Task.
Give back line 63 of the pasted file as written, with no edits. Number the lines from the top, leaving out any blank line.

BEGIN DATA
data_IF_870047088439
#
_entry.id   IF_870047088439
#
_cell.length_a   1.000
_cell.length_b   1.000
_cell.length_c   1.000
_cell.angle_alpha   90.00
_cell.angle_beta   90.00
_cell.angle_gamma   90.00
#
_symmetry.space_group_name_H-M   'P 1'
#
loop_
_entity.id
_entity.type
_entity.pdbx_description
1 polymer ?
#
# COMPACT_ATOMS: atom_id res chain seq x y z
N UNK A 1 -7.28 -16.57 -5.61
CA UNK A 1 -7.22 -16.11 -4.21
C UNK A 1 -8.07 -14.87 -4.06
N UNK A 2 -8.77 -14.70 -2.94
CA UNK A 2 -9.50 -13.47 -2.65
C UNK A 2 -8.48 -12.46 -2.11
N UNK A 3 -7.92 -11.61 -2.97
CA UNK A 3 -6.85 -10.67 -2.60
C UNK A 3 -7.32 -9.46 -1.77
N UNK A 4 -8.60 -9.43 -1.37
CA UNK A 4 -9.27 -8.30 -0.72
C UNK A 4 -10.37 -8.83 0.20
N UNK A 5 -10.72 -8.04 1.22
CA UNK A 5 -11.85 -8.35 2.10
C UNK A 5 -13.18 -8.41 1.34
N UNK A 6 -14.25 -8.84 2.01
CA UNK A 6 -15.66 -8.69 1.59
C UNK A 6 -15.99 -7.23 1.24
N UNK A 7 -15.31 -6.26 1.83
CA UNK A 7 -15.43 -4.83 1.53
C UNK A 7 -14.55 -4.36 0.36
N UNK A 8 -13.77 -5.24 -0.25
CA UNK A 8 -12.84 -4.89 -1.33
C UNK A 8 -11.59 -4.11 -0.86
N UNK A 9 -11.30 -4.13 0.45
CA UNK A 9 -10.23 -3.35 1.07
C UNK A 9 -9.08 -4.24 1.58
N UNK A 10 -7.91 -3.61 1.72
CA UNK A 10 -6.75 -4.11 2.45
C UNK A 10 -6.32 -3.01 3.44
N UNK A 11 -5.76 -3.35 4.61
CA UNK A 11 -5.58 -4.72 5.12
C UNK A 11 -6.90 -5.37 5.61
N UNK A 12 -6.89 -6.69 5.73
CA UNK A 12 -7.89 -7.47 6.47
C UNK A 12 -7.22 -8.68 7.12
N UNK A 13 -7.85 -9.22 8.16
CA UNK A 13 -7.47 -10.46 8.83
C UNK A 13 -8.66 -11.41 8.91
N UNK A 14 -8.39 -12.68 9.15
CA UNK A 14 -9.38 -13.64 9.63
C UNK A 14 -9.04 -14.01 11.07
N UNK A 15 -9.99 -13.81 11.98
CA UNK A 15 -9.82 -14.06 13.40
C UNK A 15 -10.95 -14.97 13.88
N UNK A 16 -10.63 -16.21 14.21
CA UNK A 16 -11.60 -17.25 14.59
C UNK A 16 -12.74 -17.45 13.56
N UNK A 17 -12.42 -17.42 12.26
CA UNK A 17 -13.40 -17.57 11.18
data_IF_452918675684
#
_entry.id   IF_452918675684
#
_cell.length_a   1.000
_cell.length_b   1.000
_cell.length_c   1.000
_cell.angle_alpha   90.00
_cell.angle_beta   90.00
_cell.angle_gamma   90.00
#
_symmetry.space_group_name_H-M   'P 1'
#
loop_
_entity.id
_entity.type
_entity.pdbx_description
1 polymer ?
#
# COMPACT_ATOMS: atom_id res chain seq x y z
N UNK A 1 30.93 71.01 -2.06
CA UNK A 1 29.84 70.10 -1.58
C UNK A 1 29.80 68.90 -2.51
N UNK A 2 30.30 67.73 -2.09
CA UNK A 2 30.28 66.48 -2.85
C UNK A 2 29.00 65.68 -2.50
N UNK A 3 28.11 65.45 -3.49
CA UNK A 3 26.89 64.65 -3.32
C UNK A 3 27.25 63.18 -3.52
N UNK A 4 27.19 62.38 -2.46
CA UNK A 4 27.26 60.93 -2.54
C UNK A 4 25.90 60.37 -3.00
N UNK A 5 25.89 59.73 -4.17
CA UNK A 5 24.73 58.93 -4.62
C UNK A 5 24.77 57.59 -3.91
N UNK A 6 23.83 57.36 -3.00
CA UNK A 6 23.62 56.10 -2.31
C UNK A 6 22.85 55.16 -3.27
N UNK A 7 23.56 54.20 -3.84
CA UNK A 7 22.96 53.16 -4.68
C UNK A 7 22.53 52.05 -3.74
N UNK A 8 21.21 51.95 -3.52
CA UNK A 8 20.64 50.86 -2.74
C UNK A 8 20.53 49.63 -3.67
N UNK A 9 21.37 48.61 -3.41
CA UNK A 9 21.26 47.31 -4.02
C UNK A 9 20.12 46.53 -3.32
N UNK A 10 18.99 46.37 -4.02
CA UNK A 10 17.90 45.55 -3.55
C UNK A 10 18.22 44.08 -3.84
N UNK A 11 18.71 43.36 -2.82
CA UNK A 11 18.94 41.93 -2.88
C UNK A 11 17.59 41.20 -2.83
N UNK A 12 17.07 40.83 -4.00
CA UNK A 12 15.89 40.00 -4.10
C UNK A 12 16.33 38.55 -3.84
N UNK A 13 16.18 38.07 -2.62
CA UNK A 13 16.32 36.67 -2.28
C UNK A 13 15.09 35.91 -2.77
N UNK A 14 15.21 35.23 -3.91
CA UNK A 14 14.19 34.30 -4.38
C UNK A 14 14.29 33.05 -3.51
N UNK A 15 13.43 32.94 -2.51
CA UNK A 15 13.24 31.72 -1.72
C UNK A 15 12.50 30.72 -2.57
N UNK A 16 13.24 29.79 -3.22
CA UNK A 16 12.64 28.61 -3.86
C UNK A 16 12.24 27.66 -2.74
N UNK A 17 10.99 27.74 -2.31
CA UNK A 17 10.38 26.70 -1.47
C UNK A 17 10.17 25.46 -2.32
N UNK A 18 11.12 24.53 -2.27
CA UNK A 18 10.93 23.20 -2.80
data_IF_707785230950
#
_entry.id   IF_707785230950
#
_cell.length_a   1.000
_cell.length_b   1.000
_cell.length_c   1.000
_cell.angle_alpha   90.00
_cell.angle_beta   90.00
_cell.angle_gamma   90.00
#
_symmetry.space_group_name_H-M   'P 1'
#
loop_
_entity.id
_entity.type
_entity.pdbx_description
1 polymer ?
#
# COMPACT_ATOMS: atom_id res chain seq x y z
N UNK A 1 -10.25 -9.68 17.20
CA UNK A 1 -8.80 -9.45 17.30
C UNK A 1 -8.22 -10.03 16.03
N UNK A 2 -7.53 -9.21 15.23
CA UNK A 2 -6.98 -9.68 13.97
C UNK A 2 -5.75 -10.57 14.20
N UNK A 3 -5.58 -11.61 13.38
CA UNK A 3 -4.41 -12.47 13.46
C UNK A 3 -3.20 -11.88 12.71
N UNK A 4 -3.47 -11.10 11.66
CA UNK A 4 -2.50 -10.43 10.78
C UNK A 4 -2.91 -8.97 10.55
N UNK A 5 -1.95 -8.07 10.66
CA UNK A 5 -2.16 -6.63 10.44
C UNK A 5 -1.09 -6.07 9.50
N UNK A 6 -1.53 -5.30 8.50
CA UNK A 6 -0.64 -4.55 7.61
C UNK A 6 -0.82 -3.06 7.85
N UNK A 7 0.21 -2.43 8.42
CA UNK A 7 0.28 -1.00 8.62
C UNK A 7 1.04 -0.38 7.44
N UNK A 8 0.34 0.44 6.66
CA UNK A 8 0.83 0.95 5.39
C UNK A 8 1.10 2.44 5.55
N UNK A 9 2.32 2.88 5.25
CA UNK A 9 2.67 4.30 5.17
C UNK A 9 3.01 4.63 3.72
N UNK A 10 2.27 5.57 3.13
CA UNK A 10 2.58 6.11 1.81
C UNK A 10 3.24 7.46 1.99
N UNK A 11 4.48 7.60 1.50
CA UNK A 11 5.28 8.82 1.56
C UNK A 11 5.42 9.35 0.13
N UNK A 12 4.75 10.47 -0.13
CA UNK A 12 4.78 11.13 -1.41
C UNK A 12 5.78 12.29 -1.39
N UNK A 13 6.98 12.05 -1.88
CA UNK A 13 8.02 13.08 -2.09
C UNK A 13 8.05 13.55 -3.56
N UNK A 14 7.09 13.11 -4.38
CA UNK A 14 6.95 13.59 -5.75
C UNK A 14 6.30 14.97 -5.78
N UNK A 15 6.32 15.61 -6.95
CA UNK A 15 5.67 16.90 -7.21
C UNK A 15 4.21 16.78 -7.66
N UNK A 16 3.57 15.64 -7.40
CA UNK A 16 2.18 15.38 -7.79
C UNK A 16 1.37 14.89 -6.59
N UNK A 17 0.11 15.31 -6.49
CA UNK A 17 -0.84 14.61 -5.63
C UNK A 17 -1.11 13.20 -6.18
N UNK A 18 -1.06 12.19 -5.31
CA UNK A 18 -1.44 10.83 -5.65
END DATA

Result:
N UNK A 15 -9.99 -13.81 11.98